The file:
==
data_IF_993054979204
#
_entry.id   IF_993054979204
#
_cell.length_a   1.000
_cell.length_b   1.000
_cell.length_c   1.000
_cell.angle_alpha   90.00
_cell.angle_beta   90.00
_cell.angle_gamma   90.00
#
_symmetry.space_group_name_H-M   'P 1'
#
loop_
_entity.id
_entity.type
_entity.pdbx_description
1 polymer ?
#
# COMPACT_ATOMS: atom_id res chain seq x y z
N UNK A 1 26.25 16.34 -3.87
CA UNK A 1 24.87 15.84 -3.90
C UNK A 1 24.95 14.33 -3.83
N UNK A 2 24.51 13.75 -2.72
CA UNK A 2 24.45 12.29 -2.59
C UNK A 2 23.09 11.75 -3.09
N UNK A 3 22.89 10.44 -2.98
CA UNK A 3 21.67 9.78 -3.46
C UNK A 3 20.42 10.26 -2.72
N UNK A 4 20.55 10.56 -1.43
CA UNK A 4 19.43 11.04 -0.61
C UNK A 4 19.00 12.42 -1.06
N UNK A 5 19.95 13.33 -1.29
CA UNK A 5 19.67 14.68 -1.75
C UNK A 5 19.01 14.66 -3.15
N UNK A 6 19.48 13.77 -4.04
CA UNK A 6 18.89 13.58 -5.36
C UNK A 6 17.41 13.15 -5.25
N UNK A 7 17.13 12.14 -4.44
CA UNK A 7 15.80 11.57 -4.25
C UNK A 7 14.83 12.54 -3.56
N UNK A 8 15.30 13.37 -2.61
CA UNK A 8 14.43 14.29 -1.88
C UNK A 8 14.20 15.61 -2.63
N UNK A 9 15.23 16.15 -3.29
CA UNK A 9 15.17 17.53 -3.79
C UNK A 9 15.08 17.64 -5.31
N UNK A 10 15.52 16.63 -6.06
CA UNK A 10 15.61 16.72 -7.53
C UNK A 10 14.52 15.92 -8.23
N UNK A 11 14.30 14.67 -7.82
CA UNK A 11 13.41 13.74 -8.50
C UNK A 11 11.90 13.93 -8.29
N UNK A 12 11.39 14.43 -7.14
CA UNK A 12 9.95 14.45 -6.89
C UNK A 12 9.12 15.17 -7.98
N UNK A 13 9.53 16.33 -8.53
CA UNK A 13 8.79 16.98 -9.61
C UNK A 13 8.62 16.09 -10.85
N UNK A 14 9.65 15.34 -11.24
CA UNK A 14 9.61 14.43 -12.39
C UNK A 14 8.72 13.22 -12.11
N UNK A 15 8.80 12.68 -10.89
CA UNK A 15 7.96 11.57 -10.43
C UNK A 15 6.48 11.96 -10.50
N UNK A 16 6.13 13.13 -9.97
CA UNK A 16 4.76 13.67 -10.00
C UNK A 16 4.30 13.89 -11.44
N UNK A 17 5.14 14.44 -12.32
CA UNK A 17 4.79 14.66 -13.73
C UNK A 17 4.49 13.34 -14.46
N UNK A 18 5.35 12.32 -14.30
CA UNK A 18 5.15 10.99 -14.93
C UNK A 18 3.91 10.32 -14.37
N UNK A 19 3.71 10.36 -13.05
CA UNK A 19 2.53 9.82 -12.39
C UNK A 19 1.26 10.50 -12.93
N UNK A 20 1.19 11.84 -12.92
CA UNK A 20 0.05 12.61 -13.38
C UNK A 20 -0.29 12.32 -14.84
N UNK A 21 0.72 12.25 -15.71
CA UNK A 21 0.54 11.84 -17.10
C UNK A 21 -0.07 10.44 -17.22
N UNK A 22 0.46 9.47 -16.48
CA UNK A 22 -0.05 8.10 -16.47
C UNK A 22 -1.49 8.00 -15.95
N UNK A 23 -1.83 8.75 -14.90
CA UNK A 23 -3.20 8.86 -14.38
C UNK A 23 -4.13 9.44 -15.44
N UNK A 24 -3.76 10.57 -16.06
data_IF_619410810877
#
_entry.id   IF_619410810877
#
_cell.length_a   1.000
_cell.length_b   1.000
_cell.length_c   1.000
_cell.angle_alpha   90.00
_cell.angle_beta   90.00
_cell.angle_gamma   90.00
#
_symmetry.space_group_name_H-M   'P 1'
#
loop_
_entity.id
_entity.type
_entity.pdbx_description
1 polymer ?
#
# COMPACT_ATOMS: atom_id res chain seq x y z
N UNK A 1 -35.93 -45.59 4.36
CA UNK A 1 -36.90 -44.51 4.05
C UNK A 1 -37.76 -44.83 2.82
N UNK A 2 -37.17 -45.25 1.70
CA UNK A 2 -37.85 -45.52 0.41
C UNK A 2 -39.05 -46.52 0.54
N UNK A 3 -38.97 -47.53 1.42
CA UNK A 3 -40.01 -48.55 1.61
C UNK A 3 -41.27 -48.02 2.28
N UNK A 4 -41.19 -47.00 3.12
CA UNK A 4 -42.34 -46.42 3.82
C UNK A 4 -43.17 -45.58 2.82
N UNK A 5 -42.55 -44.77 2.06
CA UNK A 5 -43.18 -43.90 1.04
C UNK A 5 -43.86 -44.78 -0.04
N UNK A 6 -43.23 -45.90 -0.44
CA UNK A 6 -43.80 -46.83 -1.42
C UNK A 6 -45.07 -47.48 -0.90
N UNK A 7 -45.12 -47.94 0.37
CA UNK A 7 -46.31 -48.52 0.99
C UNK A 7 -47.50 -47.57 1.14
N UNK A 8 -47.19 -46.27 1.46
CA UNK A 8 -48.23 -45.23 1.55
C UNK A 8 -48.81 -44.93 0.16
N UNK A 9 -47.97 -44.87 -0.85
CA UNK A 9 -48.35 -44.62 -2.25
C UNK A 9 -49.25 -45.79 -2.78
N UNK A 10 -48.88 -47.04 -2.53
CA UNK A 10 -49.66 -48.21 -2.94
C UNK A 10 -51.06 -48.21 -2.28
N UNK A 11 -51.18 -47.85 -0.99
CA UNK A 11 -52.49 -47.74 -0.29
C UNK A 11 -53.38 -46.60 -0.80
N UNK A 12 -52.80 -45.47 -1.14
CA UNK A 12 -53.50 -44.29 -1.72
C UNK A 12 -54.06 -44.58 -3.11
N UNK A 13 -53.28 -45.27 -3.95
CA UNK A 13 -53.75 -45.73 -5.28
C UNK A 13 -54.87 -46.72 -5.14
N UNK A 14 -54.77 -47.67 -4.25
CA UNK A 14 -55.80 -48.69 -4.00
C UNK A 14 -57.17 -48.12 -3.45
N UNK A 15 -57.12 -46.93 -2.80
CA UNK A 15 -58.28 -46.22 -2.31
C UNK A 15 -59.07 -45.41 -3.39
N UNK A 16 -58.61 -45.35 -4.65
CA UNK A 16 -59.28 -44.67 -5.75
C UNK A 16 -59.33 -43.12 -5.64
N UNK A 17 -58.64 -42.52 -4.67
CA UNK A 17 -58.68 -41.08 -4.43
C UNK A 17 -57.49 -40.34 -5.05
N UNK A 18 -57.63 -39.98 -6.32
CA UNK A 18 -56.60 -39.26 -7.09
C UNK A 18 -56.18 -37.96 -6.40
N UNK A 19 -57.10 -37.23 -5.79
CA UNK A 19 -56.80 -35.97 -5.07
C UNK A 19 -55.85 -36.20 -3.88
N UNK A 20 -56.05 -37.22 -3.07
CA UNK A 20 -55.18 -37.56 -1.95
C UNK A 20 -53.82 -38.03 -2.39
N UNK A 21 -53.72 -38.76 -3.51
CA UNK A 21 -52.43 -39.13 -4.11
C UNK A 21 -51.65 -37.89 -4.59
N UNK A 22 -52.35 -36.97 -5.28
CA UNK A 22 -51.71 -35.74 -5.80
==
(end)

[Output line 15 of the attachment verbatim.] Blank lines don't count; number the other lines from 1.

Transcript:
_entity.id